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Petrojam: Market volatility driving up petrol prices

Published:Tuesday | March 9, 2021 | 12:22 AM
A motorcyclist watches as an attendant pumps petrol at a RUBiS service station in Vineyard Town, Kingston.
A motorcyclist watches as an attendant pumps petrol at a RUBiS service station in Vineyard Town, Kingston.

The recent sharp rises in the price of fuel appeared genuinely outside of the control of the state-owned oil refinery, said Richard Pandohie, president of the Jamaica Manufacturers and Exporters Association (JMEA).

At the same time, Petrojam General Manager Winston Watson says the volatility in the oil market globally could lead to further increases in the price of petrol.

Pandohie, who is also the chief executive officer of Seprod, told The Gleaner on Monday that several factors on the global market were driving the demand and subsequent increase in the price of oil.

The US$1.9-trillion stimulus package in the United States will push prices up further, said Pandohie.

And, Watson attributed the volatility in the oil market to geopolitical issues involving Iran, Saudi Arabia, and the US. He said that oil facilities interrupted by freezing conditions in Texas would take some time to become fully operational again.

He said there was strong speculation that oil prices could increase to a high of US$3 per gallon for the first time since 2014.

If the prices go up to US$3 per gallon, the US Gulf Coast reference price would jump, said Watson, leading to further increases in the price of fuel locally.

The US Gulf Coast reference cost, which Petrojam uses as part of a mechanism to price finished products, has been increasing consistently since December 2020.

The Houston Chronicle reported on Monday that four of the largest refineries in Texas had detected significant damage from the deep freeze that impacted the state recently.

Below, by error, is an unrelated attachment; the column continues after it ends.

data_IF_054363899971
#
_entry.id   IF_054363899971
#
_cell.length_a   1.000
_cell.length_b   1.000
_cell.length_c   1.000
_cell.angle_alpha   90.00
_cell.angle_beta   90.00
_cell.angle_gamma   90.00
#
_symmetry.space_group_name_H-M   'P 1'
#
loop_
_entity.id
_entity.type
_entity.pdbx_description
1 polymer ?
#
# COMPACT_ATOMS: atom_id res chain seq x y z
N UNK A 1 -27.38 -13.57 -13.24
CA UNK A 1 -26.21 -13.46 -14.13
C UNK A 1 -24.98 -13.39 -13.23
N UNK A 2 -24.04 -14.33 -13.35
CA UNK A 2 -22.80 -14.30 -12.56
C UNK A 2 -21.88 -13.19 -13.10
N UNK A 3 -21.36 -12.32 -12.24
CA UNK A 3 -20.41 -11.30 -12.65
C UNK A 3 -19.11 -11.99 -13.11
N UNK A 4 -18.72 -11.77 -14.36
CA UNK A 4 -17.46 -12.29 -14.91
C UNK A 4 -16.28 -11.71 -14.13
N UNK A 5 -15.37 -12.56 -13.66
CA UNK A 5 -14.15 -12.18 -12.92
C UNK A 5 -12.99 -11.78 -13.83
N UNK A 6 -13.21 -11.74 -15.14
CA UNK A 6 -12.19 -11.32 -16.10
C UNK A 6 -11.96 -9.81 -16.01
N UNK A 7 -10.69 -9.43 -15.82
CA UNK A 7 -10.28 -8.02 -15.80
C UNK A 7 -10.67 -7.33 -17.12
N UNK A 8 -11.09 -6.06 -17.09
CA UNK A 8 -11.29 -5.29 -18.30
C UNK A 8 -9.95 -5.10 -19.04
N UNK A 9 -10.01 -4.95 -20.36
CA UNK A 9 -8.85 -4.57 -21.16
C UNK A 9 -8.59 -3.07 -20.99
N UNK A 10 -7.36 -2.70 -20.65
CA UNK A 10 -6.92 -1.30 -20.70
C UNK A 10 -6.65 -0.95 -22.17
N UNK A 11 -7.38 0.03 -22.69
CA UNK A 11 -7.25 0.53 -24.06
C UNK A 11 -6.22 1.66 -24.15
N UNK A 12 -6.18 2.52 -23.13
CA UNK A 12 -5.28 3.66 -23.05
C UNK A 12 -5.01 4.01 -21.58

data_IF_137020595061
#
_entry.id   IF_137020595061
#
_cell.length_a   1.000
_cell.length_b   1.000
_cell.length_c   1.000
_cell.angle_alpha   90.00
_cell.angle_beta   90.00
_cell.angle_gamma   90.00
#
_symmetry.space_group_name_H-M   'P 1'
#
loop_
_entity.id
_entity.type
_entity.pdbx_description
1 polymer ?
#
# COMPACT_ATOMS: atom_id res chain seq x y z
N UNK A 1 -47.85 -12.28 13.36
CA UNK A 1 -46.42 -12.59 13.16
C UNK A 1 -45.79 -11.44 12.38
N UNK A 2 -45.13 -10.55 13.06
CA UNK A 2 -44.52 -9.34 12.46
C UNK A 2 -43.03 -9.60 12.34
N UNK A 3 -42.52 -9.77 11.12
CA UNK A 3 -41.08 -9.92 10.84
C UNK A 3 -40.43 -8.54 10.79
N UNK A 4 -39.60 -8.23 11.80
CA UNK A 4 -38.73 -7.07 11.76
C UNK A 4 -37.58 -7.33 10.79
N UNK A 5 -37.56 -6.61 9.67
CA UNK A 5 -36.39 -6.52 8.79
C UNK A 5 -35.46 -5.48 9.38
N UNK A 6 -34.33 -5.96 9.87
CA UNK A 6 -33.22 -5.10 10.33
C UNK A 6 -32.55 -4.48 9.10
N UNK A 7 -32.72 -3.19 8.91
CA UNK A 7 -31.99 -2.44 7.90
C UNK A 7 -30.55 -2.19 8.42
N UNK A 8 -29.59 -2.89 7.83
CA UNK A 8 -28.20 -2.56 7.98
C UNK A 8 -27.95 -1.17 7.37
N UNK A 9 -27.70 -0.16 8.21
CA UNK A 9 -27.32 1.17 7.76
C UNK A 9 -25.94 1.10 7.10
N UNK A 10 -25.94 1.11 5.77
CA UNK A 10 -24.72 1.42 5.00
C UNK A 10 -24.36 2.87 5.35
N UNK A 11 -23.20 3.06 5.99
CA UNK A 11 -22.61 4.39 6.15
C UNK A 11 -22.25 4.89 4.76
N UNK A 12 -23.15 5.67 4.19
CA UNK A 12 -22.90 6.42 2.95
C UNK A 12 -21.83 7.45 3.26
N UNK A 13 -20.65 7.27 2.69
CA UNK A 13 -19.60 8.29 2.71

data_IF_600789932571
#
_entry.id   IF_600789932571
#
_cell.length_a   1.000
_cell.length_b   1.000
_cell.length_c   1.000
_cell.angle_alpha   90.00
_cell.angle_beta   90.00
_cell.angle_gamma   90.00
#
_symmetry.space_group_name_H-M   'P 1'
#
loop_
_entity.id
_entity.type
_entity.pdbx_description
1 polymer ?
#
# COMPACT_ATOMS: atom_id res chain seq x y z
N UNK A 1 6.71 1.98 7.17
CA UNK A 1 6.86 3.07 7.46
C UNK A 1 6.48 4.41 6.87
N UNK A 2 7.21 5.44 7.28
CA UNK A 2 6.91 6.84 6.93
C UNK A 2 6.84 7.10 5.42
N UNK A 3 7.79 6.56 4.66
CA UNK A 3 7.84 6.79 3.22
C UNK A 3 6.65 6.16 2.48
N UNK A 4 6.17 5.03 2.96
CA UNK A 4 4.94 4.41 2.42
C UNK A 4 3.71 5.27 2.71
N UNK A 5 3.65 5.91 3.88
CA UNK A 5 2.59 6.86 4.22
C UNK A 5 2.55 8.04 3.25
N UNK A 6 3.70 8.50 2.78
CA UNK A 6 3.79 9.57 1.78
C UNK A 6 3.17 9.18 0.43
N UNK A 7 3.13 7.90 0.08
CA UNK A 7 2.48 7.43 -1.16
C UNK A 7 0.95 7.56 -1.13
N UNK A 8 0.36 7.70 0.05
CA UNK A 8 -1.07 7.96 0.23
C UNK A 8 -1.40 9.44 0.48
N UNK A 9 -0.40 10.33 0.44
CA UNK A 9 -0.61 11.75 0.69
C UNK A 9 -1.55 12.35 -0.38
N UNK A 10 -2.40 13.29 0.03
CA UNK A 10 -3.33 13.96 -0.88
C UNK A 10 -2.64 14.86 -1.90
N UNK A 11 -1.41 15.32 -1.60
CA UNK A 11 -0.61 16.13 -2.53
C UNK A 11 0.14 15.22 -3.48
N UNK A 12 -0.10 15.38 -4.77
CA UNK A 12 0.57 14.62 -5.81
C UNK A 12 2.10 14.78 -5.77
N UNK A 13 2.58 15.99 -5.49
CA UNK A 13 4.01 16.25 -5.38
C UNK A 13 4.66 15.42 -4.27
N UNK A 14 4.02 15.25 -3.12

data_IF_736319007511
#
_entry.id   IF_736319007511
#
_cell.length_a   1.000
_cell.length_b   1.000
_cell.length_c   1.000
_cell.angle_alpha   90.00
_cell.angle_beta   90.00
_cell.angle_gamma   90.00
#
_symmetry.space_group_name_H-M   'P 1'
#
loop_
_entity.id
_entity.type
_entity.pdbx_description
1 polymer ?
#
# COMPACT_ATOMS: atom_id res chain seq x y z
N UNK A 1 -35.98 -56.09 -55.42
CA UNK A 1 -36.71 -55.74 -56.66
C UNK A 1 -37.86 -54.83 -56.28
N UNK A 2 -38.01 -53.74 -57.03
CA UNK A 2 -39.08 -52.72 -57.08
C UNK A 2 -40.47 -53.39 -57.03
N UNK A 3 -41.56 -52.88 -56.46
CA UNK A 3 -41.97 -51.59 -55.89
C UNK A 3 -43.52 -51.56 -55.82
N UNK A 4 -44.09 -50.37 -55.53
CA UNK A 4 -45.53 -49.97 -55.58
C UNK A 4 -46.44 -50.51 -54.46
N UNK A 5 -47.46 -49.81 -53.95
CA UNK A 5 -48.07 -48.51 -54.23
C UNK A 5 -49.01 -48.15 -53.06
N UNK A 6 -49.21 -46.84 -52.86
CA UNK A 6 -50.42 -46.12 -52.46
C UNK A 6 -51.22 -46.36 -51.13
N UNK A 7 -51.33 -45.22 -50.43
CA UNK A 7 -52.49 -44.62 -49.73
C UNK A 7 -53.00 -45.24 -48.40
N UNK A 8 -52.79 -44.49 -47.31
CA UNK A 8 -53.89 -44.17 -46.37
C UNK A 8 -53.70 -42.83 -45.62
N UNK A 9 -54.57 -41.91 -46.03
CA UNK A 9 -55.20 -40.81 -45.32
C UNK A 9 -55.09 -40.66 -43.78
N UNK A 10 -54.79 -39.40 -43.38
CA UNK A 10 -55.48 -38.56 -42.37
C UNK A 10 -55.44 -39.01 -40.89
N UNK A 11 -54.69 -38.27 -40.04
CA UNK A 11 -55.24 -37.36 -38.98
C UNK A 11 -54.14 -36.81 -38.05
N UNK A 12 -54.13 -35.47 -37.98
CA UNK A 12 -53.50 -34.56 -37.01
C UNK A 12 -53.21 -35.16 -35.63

The refineries are expected to undergo repairs in the weeks ahead, which could mean the likelihood of prolonged fuel shortages that could affect the country.

“With the volatility now in the marketplace, I am anticipating that we are going to see prices go up and down as per the US Gulf reference,” Watson said at a press conference on Monday to address the vexed issue of rising fuel prices.

Watson said that the Organization of the Petroleum Exporting Countries, which sets crude oil prices, has decided not to increase its production. Further, he said that US gasolene demand jumped last week to the highest levels since COVID-19 pandemic last year.

In addition, an attack on an oil facility in Saudi Arabia Sunday night drove up the price of oil by 71 per cent.

Watson said that pricing at Petrojam was transparent and based on market references that the state-owned refinery has to follow in the industry.

He said that Petrojam’s pricing mechanism allowed for “some amount of smoothing of the price using the weekly average” to ensure that the volatility of the US Gulf Coast reference prices does not have an immediate impact on local prices.

Discussing the effect that the spike in fuel prices was having on the business sector, Pandohie noted that while businesses had no control over fuel hikes, they could reduce wastage and improve productivity.

He said from December 2020, the whole input cost of production had increased tremendously.

“Everywhere you look, whether raw material, whether packaging, whether wheat, whether fuel, everything is going up,” the JMEA president said.

“We are just digging deeper into the organisation trying to find other ways to improve our productivity, reduce our cost and that’s how we are trying to offset it.”